Tenagrq vg’f orra n ovg fvapr V ernq obgu bs gurfr, ohg urer’f zl erpbyyrpgvba:
            Gur Ceboyrz bs gur Terra Pncfhyr – juvyr vg jnf vzcbffvoyr gung nal bs gur srngherq fhfcrpgf pbhyq unir pbzzvggrq gur pevzr, V frrz gb erpnyy guvaxvat gung vg pbhyq unir whfg orra fbzr punenpgre gung jr qvqa’g xabj nobhg. Boivbhfyl gung jbhyq unir orra n qhq bs n fbyhgvba, ohg gur cbffvovyvgl jnf gurer.
            Gur Pebbxrq Uvatr – V erpnyy guvaxvat guvf jnf na vzcbffvoyr pevzr sbe zhpu bs gur obbx, ohg gura nf lbh trg n orggre haqrefgnaqvat bs gur pevzr fprar, vg vfa’g pbzcyrgryl vzcbffvoyr gung fbzrbar pbhyq unir nccebnpurq gur ivpgvz hafrra.

            And yes, “crime scene not making sense” just doesn’t capture what we want to say, right? There’s something about the bizarre contradictions in Eight of Swords, Four False Weapons, and Arabian Nights that’s so unique.

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  8. The comedy in this one is genuinely funny, an area where Carr is pretty hit and miss. The plot thread with the bishop’s antics could perhaps have been a little better resolved, but as a piece of mild satire it is pretty funny. I find Carr’s depiction of his wastrel hero, and him meeting his “ginch” pretty funny as well. On the other hand, his satire of serious writing is a little heavy-handed.

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    • The mockery of modern crime writing is a little heavy, but it’s very tongue-in-cheek, and clearly new territory to Carr in his career so allowable.

      I like the contrast of the supposed magnificence of the Bishop and the pain in the arse that everyone else sees him to be: his son, his host, Fell…the noble man of the cloth turning out to be somewhat more human than one might usually expect is a lovely addition to this.

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  9. I just finished this one! On your recommendation, I guess…
    I’d have to say it’s less than the sum of its parts. Those parts seemingly being two halves of completely different stories. The important characters at the end are basically none of the ones who started out important, and not in an interesting way, in a “well those characters really fell off the face of the earth” way. I mean really, introducing the love interest character, having one further scene, then she vanishes entirely? No resolution of any kind with the bishop and his son?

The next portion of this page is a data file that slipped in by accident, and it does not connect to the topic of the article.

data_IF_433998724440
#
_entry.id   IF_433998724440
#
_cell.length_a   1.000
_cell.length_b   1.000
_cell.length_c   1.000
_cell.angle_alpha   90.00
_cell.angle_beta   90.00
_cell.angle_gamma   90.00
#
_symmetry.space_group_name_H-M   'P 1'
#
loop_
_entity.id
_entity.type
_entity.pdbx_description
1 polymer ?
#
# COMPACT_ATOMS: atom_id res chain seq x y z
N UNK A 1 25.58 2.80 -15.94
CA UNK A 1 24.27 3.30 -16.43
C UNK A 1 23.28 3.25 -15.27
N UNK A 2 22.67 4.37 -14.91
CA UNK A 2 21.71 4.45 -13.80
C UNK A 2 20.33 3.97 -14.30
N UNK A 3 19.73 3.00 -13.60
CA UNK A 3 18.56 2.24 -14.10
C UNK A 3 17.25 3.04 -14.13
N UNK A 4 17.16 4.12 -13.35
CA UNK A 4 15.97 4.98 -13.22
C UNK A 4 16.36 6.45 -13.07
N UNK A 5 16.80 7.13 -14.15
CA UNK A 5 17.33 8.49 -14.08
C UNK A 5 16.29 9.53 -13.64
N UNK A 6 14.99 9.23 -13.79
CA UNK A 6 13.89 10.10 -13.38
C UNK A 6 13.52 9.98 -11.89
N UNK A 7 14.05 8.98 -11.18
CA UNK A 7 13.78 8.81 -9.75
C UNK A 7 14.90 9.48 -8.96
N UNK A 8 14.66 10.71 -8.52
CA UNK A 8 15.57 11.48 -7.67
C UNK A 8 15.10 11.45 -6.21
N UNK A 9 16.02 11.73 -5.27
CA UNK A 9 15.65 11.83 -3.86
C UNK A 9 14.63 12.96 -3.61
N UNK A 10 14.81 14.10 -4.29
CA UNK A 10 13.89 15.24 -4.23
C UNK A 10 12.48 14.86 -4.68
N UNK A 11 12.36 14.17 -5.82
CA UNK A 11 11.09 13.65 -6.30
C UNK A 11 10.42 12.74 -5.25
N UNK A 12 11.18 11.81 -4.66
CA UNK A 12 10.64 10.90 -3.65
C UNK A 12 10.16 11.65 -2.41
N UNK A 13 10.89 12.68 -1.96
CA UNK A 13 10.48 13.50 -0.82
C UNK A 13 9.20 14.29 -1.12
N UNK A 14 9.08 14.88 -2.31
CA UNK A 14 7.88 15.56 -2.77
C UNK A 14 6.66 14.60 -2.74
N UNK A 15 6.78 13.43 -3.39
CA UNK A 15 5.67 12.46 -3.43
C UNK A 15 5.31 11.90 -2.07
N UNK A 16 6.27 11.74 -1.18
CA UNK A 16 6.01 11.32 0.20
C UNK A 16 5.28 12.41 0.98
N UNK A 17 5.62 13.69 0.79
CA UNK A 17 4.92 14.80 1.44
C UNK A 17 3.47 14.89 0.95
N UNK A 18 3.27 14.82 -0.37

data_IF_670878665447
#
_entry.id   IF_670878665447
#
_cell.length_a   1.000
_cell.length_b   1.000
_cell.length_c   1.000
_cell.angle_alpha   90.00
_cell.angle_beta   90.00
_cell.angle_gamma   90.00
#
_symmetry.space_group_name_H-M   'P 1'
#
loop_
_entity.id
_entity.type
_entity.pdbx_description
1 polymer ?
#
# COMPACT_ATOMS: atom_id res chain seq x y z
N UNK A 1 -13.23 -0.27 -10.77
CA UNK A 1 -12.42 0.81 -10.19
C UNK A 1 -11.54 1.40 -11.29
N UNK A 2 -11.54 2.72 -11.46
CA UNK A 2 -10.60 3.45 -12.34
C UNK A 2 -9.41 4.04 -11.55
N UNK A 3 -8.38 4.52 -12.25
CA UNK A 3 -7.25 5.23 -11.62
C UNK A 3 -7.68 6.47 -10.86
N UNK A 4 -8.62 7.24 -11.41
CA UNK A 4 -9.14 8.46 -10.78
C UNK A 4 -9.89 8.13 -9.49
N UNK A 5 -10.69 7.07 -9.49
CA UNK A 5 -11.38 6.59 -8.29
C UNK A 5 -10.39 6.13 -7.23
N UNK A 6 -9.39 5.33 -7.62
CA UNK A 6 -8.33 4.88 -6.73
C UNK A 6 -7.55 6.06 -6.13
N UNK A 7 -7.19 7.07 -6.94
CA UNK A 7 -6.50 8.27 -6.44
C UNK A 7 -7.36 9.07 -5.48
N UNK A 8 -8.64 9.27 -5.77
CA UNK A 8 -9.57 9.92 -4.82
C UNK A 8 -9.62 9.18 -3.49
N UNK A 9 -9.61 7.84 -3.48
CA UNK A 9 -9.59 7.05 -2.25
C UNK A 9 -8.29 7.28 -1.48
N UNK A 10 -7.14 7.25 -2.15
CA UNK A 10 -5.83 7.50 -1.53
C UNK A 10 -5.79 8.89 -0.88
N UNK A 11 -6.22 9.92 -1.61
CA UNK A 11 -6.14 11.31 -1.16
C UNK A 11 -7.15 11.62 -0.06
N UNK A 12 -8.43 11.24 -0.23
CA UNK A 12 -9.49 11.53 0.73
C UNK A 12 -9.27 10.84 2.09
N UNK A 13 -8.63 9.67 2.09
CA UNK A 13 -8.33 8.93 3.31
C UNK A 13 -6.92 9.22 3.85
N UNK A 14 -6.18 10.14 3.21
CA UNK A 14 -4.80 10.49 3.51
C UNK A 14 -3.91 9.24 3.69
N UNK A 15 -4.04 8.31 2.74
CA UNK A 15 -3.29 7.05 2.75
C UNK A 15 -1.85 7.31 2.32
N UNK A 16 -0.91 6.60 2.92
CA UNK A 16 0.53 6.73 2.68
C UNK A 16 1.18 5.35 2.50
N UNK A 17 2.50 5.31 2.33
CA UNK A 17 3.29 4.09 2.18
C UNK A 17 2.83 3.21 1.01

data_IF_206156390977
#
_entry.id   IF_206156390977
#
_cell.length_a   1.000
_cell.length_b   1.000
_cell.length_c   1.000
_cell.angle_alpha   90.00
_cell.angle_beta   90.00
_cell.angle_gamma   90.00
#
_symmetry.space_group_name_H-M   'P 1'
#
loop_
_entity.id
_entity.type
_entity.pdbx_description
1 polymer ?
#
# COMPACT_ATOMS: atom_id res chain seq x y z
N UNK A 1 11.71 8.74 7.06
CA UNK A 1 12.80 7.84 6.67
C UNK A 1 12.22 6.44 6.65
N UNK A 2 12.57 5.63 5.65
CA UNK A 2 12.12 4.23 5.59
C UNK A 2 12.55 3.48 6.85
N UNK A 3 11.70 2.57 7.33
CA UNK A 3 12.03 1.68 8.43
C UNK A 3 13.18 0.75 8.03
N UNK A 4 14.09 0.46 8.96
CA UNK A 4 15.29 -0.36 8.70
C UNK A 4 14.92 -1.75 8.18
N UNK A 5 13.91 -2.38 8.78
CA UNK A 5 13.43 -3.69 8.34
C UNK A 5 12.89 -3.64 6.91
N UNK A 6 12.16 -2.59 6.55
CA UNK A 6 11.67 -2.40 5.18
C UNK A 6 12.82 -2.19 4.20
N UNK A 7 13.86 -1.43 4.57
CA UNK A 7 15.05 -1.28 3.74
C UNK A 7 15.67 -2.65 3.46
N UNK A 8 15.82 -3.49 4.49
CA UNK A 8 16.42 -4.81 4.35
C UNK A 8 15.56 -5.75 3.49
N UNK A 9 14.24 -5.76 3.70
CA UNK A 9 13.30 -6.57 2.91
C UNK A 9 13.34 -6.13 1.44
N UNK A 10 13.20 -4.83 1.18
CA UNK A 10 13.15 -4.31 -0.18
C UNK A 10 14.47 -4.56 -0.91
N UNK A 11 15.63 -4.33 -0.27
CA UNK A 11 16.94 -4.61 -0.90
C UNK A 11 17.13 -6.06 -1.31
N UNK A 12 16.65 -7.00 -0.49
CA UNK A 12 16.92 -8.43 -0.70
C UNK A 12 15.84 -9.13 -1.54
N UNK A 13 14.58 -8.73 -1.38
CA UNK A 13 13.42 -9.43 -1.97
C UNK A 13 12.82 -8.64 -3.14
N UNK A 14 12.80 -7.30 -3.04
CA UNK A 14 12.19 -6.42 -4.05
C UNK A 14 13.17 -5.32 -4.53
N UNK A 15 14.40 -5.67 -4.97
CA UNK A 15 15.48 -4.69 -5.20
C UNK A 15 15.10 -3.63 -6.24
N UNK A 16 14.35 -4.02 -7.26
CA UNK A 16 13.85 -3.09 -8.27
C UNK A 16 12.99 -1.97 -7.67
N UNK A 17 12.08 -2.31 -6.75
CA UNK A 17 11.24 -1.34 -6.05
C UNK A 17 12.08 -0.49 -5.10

And who was that weirdo pretending to be Dr Fell at the start? At least the real one turned up to give one of his best performances when the crime stuff started happening.
    I don’t actually agree with you about the “following” chapters. It was weirdly like Carr was doing a character study of the character being followed and I thought he ended up being the most interesting character in the book. I guess it works out badly because proportion wise it is a pretty big chunk of the book.
    I don’t often say this but I think the book could have done with being longer, working some of the initial characters back in somehow.
    You know what, I think it really is better than Bowstring Murders. Fell’s just much better than Gaunt, and the writing seemed stronger than I remember Bowstring being. Now Hag’s Nook in comparison… hmm. I think it’s been too long since I read Hag’s Nook. I can’t decide. (Of course Arabian Nights is better than the lot of them).

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    • Fell’s better than Gaunt, no doubt, but Gaunt a) doesn’t turn up until halfway through Bowstring and b) has unexplored depths. I foster half-imagined hopes that the Carr estate might employ me to write a new John Gaunt novel, because I find what little we know of his fascinating and would love to have seen him explored further.

      And, yes, I also can’t deny that certain threads are set up here — not least the conflict betwixt the Bishop and his son — and never paid off. But early Carr is redolent with these problems, which is why I think he tends to get judged so harshly in his “shoulder season”. We want them all to be masterpieces, but everyone’s gotta learn first.